prod_{p=1}^P

pi_{pi}^{u_{pi}} (1 – pi_{pi})^{1-u_{pi}}

f_text{Normal}(b_i| 0,sigma_b^2) ,

end{aligned}

where stands in for the conditioning variables, represents the density of the random variable named (which has a distribution), and is defined as:

begin{equation}

ln{frac{pi_{pi}}{1+pi_{pi}}} = a_i ( theta_p – b_i) label{eq:pipi} quad.

end{equation}

Each of these complete conditionals contain a likelihood term which is either multiplied across the items in the case of the person ability parameter or multiplied across the persons by the item parameters. As discussed in Post 4 and Post 5 we implement this by calculating a matrix of the log-likelihood terms and then collapsing that matrix by column for the person ability parameters. For the item parameters, we do much the same, except by row.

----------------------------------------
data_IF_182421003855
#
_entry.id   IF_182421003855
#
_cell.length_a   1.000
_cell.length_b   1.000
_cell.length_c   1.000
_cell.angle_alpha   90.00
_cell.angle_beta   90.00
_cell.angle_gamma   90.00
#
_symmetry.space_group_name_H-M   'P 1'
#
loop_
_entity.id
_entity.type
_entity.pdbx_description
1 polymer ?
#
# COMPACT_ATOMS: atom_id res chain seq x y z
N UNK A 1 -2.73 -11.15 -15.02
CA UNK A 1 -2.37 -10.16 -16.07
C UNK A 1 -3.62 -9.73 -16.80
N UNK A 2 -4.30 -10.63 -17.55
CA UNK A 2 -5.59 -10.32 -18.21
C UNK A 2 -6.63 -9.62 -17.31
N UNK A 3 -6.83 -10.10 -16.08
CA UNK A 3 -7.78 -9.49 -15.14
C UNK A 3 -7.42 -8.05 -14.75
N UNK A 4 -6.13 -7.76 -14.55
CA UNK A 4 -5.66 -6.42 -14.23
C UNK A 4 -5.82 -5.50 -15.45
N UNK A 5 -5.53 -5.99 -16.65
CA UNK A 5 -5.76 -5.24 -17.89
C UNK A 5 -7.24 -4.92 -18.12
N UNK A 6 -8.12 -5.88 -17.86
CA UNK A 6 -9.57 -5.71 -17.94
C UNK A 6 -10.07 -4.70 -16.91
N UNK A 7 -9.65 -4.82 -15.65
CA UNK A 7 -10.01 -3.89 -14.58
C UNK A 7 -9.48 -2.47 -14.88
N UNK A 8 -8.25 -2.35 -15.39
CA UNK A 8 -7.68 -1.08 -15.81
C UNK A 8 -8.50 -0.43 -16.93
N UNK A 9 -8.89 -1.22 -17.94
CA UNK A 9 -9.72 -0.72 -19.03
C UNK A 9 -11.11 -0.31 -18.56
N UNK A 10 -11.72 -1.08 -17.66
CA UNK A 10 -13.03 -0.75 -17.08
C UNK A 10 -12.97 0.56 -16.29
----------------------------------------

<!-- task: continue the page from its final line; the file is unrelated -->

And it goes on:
The full implementation is as follows.

### Person ability complete conditional density

From Post 5, with explanation of what the code does in in Post 4:

## Complete conditional for the person ability parameters th.abl.cc

### Item discrimination complete conditional density

The item discrimination complete conditional is very similar. It sums over the persons instead of the item for the log-likelihood term. Since its prior is a log normal, it uses the `dlnorm`

function for its prior. See Post 1 for details of why the log normal was chosen.

## Complete conditional for the item discrimination parameters a.disc.cc

### Item difficulty complete conditional density

The item difficulty parameter is the same as the item discrimination parameter, except it has a normal, instead of log-normal prior: